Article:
Nollywood, an initiative of Nigeria’s youth which blossomed without any form of governmental support until 2011 when former President Jonathan gave them a grant of $20 million, now makes up almost 2% of Nigeria’s GDP of half a billion dollars.
Lagos, another success story, is one of the world’s fastest-growing cities. If it were a country, its economy would be the seventh largest in Africa.
Income per head across Nigeria has more than tripled since 1995 – from $1,840 a head to $5,810. The death rate has fallen from 18 per 1,000 to 13. Mobile phone penetration has gone from 0 to 82 per cent.
That is how much smarter entrepreneurs are than regulators. That is why I would put my trust in the people, not the government.
But if Africans need to reduce trade barriers, so do Europeans. Colonialism may be finished, but many in Brussels still think of Africa as a source of commodities.
Here is what I mean. The EU is happy to import unprocessed green coffee from this continent. But it charges tariffs on roasted coffee. All the value added is reserved to Europe. To give you an idea of how much we are talking about, let me quote a study by Professor Callestous Juma of Harvard Kennedy School.
Africa – the entire continent, all together – earned $2.4 billion from coffee exports in 2014. That year, Germany alone earned $3.8 billion from coffee re-exports.
It is the same when it comes to cocoa. We can sell cocoa beans to Europe without any taxes. But if we try to turn those beans into powder or chocolate here, the tariff can be 30 per cent or more.
And it is not just tariff barriers. Arguably even more damaging are the protectionist measures that the EU puts in the way of new technology. For example, here in Uganda, scientists at Kawanda Agricultural Research Institute are working on a genetic solution to banana wilt, which causes half a billion dollars in losses in the Great Lakes region. But they are up against the EU’s hostility to GM imports.
In the same way, in my own country, a team at Ahmadu Bello University has developed a GM solution to the loss of black eyed peas to moths. But there is no point in our adopting the technology if it means being frozen out of EU markets.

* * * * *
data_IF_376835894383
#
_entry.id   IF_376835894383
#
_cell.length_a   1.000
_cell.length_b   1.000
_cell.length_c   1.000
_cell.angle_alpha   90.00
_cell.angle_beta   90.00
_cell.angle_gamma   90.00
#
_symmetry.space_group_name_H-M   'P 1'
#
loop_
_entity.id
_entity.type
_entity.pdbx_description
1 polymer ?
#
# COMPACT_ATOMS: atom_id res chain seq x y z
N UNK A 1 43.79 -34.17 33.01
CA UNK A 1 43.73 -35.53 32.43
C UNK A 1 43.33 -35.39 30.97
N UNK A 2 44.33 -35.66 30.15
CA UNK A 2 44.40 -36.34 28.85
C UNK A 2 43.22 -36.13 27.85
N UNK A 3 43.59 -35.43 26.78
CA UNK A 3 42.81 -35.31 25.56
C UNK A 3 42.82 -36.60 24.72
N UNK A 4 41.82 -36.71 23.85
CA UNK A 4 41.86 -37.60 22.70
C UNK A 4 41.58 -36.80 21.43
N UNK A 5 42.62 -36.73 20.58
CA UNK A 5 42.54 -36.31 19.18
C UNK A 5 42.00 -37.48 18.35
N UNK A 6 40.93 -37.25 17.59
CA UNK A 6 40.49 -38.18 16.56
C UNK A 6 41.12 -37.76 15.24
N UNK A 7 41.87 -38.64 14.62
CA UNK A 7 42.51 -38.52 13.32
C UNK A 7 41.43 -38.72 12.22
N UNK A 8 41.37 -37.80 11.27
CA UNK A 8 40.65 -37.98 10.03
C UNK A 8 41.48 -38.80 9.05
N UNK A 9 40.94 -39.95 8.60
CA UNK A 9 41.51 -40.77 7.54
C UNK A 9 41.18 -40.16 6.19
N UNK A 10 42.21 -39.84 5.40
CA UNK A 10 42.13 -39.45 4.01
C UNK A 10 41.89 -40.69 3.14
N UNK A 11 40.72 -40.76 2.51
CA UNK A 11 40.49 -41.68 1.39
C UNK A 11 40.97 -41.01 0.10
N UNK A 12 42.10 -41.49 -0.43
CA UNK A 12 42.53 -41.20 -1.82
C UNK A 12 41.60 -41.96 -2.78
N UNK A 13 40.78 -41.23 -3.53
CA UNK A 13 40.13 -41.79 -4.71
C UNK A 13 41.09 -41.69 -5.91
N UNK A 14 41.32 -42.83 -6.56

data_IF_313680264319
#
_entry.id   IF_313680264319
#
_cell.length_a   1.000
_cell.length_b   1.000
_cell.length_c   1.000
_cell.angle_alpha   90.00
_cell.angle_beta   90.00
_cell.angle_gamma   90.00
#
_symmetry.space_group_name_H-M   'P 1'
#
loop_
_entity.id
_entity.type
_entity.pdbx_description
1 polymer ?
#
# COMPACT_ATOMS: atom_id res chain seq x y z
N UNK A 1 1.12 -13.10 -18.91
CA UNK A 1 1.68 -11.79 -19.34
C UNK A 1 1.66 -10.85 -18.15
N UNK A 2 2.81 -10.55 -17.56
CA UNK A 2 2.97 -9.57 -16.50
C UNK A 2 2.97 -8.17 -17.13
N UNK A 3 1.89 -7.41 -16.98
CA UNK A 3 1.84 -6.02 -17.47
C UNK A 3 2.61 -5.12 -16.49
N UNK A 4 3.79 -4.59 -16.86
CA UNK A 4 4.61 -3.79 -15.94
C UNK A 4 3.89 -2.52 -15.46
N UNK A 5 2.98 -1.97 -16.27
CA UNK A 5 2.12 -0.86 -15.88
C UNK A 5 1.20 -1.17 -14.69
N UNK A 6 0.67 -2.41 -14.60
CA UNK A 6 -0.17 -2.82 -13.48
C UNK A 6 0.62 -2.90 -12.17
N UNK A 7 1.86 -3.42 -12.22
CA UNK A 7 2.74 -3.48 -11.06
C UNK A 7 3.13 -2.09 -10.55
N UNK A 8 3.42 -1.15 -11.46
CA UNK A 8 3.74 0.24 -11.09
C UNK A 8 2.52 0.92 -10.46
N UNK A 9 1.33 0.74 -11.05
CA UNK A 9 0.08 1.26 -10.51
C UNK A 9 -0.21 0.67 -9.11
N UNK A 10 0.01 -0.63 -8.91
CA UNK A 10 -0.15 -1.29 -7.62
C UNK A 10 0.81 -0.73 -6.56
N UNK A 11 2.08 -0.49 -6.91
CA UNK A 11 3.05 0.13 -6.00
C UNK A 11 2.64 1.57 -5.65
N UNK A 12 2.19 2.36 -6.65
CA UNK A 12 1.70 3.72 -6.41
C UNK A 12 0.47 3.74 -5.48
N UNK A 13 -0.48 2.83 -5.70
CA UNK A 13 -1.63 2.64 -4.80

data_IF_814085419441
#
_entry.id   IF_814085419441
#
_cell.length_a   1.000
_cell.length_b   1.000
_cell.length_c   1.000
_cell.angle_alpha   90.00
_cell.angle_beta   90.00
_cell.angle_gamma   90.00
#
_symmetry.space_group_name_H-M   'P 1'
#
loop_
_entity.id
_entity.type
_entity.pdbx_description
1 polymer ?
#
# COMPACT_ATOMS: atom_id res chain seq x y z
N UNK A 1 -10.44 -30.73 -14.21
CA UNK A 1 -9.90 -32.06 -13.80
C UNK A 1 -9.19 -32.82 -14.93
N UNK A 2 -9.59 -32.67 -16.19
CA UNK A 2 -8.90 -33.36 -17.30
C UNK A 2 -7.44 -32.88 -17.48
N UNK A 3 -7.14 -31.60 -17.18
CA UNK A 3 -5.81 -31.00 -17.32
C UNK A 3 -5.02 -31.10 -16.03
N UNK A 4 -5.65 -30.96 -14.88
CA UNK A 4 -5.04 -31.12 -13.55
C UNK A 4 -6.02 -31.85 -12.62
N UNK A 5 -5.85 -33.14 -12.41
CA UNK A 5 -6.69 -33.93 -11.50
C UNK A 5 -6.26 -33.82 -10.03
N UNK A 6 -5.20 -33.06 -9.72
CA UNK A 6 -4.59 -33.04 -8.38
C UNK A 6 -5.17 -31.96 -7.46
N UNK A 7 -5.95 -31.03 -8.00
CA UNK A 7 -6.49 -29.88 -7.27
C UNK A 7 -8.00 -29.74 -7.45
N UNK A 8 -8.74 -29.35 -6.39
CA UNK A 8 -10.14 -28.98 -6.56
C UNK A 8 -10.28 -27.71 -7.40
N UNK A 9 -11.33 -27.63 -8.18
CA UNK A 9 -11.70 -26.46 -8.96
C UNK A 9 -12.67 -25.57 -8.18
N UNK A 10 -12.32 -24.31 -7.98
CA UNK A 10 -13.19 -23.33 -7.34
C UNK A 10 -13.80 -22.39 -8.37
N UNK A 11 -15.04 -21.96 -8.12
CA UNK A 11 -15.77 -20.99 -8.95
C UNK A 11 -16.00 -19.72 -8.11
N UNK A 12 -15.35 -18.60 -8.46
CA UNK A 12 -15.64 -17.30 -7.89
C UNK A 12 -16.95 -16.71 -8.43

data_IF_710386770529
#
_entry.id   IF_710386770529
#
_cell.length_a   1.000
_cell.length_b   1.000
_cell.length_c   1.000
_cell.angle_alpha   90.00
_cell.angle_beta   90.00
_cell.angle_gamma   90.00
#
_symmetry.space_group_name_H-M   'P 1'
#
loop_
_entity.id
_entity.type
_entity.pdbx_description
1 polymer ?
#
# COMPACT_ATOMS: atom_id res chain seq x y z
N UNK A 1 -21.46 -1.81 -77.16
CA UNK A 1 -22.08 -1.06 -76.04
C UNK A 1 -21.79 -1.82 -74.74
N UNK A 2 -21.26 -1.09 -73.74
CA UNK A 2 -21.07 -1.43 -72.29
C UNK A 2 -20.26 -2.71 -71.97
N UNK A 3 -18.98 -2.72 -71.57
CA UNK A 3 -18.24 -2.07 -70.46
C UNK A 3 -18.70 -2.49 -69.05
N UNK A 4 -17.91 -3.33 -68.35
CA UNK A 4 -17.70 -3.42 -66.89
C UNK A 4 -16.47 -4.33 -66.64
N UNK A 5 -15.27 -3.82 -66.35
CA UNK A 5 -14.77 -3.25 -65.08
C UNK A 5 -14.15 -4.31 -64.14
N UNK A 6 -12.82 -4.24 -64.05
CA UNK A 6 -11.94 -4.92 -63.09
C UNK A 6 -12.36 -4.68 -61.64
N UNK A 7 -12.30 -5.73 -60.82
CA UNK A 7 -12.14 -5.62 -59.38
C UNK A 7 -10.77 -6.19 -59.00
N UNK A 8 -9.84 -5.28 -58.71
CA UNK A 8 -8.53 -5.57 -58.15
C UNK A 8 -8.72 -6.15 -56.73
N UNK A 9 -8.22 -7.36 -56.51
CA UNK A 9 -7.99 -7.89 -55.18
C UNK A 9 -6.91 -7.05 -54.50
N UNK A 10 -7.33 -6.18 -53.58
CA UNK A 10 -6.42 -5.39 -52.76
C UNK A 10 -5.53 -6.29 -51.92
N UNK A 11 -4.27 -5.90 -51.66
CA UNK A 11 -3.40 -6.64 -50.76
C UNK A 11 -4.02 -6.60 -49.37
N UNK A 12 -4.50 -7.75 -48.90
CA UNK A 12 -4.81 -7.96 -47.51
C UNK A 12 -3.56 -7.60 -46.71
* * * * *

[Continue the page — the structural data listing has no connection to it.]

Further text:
So what is the solution?
First, and most obviously, we Africans need to be grabbing the opportunities offered by Brexit. The United Kingdom is, by history and inclination, the greatest free trader in the present EU. And Britain does not have the same industrial and agrarian interests that drive protectionism on the continent.
Earlier this year, I called on the Nigerian Government to pursue a Big Ambitious Free Trade Agreement with Britain. Like many African countries, we have a diaspora community in the UK, as well as links of language, common law and similar commercial practices that ought to facilitate trade and investment.
But trade agreements won’t happen on their own. We need to make sure that Britain is removing obstacles to trade – and that we Africans are reciprocating. Trade barriers hurt everyone. Yes, they hurt the exporter who is denied a market. But they hurt consumers in the protected country even more.
We need to be trading more with one another. Here in East Africa, regional trade has started to happen. Yes, the countries here still sell tea and coffee and cut flowers to Europe. But nearly half of Kenya’s exports, for example, now go to other African states.
Above all, we need to get away from the idea that free trade is somehow a Western imposition or a legacy of colonialism. It was that thinking that led so many twentieth century African leaders down the disastrous road to socialism, collectivism and penury.
If you really want to identify a legacy of colonialism, it is not free trade. It is the opposite: a trade policy that discourages industrialization and specialisation.
Africa deserves better. Africa expects better. Now is our moment.
We cannot waste precious time having an intra continental argument on who makes the best jollof rice in Africa or whose music sounds better than the other!
Time is the most valuable commodity this side of eternity and our time is far better spent working out ways whereby we can unite our people and our governments to approach blocs like the EU and the Americas as one and demand a better and fairer system of trade.
• Murray-Bruce represents Bayelsa East in the Senate and is the Chairman of Silvebird Group. He presented this speech at the Great Lakes Trade Summit in Kampala, Uganda